We talked about what made us apply to the seminar, and then in groups, we started our first creative exercise. With a sheet of A3 paper, each trio had time to sketch the field, literally, with paper and pencil (see the slideshow below). Then we grouped and shared what we found. Seminar participants saw the current state of the field differently, but all imagined a better discipline, university, or department—not only for us but also for our students.
We returned to our seminar room on day two, knowing that the field needed to change, but what was preventing us (as educators) from fulfilling our goals? What are the challenges in creating our ideal German Studies or history program?
We took an exercise out of Minieri and Getsos’ Tools for Radical Democracy (2007) called Power Mapping. Power Mapping identifies issues and decision-makers (the individual who can solve our issue) to focus our efforts and build power toward attaining our goal. For example, one problem we identified was that there was no space for discussion of German colonialism and colonial language in German language courses. The solution to the problem is to dedicate some time in the classroom to talk, possibly in English, about Germany’s colonial legacy and how it relates to contemporary notions of Germanness. The decision maker, in this case, would be the department chair or the language program director (depending on the university’s structure). While some tenured faculty could adjust their syllabus, this would not change the structures which created the issue, nor would it be a long-term solution (furthermore, some departments have a carefully designed curriculum, and most non-tenured faculty or contract educators don’t have control over their syllabus).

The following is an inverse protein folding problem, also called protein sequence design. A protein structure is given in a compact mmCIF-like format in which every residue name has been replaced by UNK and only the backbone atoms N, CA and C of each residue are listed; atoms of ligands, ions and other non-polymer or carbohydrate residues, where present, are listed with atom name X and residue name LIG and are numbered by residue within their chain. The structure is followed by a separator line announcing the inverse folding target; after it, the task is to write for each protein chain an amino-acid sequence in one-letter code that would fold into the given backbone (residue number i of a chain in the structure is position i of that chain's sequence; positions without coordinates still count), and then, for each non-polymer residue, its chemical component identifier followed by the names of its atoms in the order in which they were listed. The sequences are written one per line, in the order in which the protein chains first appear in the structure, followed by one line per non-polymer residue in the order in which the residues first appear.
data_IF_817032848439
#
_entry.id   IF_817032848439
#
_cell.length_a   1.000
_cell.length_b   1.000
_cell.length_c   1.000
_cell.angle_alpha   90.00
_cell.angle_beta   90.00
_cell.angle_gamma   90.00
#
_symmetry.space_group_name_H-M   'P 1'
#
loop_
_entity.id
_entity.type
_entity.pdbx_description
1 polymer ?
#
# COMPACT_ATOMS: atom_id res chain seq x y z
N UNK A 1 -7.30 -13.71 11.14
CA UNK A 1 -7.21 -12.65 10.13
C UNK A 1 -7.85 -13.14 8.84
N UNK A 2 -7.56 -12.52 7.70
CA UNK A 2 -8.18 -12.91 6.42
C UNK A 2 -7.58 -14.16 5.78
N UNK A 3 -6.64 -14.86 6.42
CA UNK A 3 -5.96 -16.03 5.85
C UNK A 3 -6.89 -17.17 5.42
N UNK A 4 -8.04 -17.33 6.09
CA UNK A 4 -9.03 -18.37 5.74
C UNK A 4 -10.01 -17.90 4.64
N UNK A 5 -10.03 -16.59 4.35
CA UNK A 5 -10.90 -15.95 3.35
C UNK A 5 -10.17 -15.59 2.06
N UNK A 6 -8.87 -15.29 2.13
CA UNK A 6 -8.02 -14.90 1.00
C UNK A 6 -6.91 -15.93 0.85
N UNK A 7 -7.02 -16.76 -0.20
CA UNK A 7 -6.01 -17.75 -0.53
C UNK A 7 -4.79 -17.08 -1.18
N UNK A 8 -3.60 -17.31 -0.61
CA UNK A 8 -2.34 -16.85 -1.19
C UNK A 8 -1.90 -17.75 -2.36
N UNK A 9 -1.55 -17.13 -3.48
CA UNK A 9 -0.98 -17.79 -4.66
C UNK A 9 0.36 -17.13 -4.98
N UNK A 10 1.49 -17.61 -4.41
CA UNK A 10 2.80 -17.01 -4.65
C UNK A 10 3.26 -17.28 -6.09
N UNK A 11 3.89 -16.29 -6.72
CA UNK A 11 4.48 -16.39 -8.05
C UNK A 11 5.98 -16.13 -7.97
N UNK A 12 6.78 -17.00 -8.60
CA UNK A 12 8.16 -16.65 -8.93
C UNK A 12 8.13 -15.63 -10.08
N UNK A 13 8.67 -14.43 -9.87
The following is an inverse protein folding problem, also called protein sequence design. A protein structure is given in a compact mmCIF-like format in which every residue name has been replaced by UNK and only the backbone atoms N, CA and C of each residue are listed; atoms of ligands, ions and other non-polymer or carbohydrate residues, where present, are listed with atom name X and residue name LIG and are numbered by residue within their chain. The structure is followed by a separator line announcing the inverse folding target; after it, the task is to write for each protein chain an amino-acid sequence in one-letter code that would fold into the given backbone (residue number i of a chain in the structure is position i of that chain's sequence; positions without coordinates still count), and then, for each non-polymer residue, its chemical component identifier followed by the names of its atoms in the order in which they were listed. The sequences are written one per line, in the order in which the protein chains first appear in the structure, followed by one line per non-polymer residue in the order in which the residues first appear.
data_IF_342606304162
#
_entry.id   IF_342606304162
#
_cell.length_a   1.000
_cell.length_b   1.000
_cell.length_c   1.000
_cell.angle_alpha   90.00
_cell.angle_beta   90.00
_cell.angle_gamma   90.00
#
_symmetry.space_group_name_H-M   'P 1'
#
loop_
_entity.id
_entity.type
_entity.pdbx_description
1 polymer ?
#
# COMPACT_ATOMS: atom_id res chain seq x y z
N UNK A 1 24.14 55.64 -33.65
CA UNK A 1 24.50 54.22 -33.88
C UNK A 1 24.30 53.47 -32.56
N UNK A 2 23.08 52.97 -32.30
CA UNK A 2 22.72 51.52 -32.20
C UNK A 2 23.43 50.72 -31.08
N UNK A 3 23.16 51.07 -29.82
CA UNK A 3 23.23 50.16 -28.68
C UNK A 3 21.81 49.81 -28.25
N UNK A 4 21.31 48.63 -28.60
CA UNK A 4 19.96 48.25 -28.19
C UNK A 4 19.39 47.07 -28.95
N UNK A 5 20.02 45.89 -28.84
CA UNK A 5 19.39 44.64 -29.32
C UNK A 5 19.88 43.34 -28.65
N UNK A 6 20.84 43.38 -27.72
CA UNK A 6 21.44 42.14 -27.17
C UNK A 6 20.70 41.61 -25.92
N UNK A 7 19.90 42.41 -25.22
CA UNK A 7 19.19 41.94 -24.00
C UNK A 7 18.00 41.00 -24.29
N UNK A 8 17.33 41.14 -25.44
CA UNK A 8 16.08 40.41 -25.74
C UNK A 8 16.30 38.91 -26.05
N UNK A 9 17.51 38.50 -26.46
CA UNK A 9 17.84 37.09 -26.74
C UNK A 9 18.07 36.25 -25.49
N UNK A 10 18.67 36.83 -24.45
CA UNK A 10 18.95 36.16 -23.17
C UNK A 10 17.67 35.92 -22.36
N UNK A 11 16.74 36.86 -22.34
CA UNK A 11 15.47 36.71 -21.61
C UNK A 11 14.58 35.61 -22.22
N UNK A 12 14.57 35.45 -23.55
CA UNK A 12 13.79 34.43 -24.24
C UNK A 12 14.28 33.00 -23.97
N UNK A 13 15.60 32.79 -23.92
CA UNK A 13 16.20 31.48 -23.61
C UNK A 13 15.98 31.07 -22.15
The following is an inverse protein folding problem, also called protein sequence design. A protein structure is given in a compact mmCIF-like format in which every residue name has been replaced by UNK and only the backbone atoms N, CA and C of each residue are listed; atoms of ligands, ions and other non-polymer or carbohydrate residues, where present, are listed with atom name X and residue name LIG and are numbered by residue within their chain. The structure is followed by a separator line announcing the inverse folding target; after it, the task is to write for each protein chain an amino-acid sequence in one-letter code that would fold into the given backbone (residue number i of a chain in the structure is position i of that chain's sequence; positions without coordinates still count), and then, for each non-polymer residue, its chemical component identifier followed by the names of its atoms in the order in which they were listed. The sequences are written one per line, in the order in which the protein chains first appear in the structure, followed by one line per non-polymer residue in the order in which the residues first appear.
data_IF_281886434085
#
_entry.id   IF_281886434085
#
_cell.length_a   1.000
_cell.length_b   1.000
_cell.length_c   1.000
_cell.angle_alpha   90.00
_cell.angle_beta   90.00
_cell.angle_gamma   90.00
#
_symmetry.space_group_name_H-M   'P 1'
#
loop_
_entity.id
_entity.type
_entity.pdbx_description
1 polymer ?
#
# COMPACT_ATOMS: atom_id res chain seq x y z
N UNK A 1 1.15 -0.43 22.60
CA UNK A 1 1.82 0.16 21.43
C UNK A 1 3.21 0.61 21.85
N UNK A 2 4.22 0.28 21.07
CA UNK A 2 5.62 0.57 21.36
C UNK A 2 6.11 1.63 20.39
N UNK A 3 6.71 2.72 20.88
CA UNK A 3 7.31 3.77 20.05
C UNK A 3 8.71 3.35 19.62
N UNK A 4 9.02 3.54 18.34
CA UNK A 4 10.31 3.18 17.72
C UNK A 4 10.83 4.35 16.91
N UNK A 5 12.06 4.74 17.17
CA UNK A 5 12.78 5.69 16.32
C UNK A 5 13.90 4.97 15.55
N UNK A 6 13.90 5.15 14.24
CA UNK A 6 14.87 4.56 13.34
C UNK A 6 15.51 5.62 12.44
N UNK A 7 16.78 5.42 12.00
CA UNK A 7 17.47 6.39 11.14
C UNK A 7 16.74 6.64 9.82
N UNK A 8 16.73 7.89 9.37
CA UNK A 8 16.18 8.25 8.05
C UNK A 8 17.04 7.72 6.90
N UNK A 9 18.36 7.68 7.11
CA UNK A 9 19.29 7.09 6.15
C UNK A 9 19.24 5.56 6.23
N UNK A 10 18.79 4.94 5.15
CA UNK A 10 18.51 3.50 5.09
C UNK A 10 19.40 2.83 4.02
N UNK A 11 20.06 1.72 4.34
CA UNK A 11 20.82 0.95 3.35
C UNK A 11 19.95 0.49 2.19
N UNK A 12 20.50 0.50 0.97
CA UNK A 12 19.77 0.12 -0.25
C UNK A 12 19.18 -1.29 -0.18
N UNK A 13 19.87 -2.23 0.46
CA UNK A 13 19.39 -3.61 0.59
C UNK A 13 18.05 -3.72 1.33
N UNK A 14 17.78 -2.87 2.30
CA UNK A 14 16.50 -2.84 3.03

We charted about a dozen issues and decision-makers. We learned what issues each of us have in creating a more equitable and just classroom and how each department and university organizes itself differently. Most importantly, we were becoming aware of the structural contexts of our teaching and how to improve teaching beyond our classrooms.
Participants crafted the kernels of a syllabus between the second and third day, focusing on one themed week. Then participants shared their syllabi, and we concluded with an open discussion on how our seminar went and the next steps—what do we need to do next to continue this move?
We are glad about how our seminar turned out. Focusing on pedagogy from the perspective of teaching German colonialism created new spaces for members of the GSA to talk about their own experiences in pedagogy and the challenges of teaching at post-secondary institutions.
The next steps are always a challenge. Organizing and running a seminar was a wonderful experience, but what do we do now? Within the GSA, this would mean establishing a dialogue and partnership with existing GSA interdisciplinary networks such as the Asian-German Studies, Black and Diaspora Studies, Digital Humanities, and Teaching networks. This academic year was, for most institutions, the first “full return to normal”: we faced administrative pressures to perform “like before,” rising precarity of contract faculty, and more have all contributed to many of us reverting to easier ways—easier is not always better. We hope that participants (and us as the organizers) see that a better and more just way of teaching German history and Germanistik is possible and that there is a group of like-minded GSA members who want to make higher education a better place.
Katherine Arnold, University of Liverpool
Eriks Bredovskis, University of Toronto